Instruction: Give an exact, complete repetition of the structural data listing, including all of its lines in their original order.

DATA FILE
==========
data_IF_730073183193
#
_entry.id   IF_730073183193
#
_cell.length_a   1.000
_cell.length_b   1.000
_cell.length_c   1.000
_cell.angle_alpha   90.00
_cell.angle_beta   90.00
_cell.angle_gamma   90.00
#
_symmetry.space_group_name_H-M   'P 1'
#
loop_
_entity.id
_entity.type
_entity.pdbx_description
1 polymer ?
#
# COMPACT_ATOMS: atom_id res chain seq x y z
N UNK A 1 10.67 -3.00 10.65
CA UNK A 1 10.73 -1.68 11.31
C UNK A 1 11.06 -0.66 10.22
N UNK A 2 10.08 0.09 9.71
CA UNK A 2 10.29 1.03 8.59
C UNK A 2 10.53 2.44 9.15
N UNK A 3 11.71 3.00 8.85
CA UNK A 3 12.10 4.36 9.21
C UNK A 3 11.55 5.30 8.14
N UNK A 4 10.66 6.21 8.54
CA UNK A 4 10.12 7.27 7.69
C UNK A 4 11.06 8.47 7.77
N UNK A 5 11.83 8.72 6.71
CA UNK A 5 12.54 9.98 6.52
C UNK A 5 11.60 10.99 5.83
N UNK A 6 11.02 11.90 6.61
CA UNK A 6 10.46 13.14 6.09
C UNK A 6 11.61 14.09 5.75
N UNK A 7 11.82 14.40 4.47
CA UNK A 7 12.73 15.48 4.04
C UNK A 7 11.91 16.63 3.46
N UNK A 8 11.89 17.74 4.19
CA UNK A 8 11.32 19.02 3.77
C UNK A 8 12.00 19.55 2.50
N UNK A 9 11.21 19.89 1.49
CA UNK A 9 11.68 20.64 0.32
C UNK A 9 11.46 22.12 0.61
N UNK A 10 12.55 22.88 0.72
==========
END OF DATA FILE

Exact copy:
data_IF_730073183193
#
_entry.id   IF_730073183193
#
_cell.length_a   1.000
_cell.length_b   1.000
_cell.length_c   1.000
_cell.angle_alpha   90.00
_cell.angle_beta   90.00
_cell.angle_gamma   90.00
#
_symmetry.space_group_name_H-M   'P 1'
#
loop_
_entity.id
_entity.type
_entity.pdbx_description
1 polymer ?
#
# COMPACT_ATOMS: atom_id res chain seq x y z
N UNK A 1 10.67 -3.00 10.65
CA UNK A 1 10.73 -1.68 11.31
C UNK A 1 11.06 -0.66 10.22
N UNK A 2 10.08 0.09 9.71
CA UNK A 2 10.29 1.03 8.59
C UNK A 2 10.53 2.44 9.15
N UNK A 3 11.71 3.00 8.85
CA UNK A 3 12.10 4.36 9.21
C UNK A 3 11.55 5.30 8.14
N UNK A 4 10.66 6.21 8.54
CA UNK A 4 10.12 7.27 7.69
C UNK A 4 11.06 8.47 7.77
N UNK A 5 11.83 8.72 6.71
CA UNK A 5 12.54 9.98 6.52
C UNK A 5 11.60 10.99 5.83
N UNK A 6 11.02 11.90 6.61
CA UNK A 6 10.46 13.14 6.09
C UNK A 6 11.61 14.09 5.75
N UNK A 7 11.82 14.40 4.47
CA UNK A 7 12.73 15.48 4.04
C UNK A 7 11.91 16.63 3.46
N UNK A 8 11.89 17.74 4.19
CA UNK A 8 11.32 19.02 3.77
C UNK A 8 12.00 19.55 2.50
N UNK A 9 11.21 19.89 1.49
CA UNK A 9 11.68 20.64 0.32
C UNK A 9 11.46 22.12 0.61
N UNK A 10 12.55 22.88 0.72